The National Snow and Ice Data Center has a July 6 update on Arctic ice melt:
The Arctic is now in the midst of the summer melt season. Through most of June, ice extent tracked below the 1979 to 2000 average, and slightly above the levels recorded during June 2007. Warm temperatures and southerly winds led to quickly declining ice concentration in some regions, such as the Laptev Sea….
Compared to previous Junes, ice extent in June 2009 was extremely close to the last two years, falling within 30,000 square kilometers (12,000 square miles) of the June extent in 2007 and 2008. The long-term trend indicates a decline of 3.3% per decade, an average of 40,100 square kilometers (15,500 square miles) of ice per year.
Will we see a record minimum this year?
The warmth in the Laptev Sea is consistent with a pattern of southerly winds in these areas, which can be linked to the area of low atmospheric pressure centered just north of Novaya Zemlya Island. Note also the strong high-pressure cell (an anticyclone) over the northern Beaufort Sea.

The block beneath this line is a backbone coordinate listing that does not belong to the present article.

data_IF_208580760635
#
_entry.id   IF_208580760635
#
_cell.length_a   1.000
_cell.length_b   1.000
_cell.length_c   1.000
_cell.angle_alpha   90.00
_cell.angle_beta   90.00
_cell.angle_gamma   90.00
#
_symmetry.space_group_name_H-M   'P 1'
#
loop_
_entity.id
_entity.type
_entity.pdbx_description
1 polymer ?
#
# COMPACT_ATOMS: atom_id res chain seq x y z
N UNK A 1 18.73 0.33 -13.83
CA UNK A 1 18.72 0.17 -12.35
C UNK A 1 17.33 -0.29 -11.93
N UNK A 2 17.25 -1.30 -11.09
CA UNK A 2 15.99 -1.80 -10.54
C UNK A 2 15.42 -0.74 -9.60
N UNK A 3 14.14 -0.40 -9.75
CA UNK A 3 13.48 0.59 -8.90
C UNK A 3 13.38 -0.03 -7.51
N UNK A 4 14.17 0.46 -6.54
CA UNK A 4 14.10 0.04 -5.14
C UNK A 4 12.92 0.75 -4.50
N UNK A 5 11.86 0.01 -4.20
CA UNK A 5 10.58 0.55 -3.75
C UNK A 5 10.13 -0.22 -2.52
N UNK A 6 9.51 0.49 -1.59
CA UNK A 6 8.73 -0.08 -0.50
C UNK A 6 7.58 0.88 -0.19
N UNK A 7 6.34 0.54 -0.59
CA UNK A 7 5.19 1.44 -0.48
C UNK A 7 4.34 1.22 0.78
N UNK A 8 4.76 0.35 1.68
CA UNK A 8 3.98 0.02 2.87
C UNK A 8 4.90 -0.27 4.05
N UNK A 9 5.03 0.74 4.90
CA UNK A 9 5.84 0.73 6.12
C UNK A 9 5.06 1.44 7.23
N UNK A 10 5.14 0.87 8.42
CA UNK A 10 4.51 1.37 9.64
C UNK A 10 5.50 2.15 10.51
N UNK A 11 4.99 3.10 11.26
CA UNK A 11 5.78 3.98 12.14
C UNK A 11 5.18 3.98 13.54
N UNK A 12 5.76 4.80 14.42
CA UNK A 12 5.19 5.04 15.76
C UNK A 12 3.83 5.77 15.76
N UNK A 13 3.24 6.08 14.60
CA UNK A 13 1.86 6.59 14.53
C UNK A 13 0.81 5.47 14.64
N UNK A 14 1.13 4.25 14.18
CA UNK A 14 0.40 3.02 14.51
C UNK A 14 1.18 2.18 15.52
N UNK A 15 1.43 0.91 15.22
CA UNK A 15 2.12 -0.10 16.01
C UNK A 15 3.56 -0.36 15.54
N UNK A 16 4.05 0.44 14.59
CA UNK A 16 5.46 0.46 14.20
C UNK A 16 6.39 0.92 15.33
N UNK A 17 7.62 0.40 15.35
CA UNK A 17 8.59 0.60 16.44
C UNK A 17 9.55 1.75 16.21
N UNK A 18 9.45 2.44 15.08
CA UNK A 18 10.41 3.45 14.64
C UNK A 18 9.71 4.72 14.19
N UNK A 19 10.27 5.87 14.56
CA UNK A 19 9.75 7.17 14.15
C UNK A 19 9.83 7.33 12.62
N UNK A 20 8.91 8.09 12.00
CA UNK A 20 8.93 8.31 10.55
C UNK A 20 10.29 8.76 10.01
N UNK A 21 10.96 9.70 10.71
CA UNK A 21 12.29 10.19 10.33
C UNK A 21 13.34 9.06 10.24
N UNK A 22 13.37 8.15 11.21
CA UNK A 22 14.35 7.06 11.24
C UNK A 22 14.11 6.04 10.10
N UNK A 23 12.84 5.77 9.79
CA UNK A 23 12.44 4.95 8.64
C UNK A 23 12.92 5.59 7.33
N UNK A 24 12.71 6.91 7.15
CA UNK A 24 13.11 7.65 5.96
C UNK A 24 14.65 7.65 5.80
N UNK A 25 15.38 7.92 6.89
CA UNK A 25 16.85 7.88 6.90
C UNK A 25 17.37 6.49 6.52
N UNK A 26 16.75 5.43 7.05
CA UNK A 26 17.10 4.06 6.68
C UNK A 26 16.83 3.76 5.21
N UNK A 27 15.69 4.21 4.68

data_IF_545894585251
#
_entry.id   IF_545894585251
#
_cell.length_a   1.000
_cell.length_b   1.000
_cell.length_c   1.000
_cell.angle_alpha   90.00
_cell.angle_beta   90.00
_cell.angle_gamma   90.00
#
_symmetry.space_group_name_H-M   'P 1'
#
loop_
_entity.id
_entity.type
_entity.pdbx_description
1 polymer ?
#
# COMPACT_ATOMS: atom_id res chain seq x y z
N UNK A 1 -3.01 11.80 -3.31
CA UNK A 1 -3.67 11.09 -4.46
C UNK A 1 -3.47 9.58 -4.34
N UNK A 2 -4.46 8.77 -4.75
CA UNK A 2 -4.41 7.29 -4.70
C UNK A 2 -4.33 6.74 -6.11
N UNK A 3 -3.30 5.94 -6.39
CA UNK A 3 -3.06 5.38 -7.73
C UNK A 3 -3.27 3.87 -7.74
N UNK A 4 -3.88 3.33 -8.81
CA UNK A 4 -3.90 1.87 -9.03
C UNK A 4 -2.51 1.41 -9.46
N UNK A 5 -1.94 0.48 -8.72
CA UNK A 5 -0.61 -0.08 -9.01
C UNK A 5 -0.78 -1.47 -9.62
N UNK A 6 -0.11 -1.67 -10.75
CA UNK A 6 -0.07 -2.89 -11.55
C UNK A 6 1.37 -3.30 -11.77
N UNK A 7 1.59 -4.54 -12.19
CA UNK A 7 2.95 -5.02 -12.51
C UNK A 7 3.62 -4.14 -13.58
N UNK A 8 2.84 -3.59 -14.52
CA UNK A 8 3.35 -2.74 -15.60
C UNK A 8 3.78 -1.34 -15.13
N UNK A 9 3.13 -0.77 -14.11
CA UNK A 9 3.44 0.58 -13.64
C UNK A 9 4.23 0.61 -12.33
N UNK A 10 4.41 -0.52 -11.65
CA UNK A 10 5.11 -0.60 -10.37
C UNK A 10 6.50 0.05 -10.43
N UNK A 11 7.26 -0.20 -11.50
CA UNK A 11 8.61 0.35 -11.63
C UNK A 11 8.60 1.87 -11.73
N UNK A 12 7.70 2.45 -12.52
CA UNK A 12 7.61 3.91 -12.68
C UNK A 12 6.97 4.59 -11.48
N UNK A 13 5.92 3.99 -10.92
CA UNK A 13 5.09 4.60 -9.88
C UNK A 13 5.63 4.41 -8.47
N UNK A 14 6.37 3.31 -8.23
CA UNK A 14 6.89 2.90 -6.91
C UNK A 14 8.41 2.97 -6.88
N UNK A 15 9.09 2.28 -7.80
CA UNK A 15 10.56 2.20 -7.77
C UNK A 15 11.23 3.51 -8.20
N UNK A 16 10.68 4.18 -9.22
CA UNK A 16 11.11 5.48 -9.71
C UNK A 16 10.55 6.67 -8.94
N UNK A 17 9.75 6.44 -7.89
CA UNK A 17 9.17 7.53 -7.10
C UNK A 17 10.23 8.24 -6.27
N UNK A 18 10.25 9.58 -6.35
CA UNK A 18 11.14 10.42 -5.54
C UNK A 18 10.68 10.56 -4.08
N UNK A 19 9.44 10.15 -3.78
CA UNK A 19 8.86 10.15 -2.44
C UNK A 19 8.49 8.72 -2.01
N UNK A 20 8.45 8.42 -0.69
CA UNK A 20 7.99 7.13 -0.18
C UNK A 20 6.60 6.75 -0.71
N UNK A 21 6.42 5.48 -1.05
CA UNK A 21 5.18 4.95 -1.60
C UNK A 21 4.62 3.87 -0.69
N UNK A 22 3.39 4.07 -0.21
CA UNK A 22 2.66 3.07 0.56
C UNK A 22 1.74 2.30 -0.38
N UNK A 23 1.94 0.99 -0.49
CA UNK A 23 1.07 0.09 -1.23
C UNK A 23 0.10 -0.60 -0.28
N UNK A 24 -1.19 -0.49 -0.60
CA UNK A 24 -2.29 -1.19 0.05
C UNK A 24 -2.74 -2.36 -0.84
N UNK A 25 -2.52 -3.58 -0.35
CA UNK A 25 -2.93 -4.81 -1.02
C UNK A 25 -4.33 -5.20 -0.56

This contrast between high and low pressure is broadly similar to the atmospheric circulation pattern that set up in 2007. In 2007, that pattern contributed to a significantly accelerated decline in ice extent during July, and a record minimum low in September. Will the same acceleration in ice melt occur this year? If so, a new record low minimum extent becomes more likely. So far, an acceleration has not been observed. As July progresses, the Arctic sun gets lower on the horizon, incoming solar energy decreases, and the chances of such a rapid decline become less likely.
Bottom Line: Too early to say.
I would note that we are only getting a two-dimensional look at sea ice extent. From a three-dimensional perspective, 2008 was probably the record low Arctic ice volume (see NSIDC stunner: Arctic ice at “Likely Record-Low Volume”), and we will likely be close to that this year.
- Exclusive: New NSIDC director Serreze explains the “death spiral” of Arctic ice, brushes off the “breathtaking ignorance” of blogs like WattsUpWithThat
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- NSIDC: Arctic melt passes the point of no return, “We hate to say we told you so, but we did.”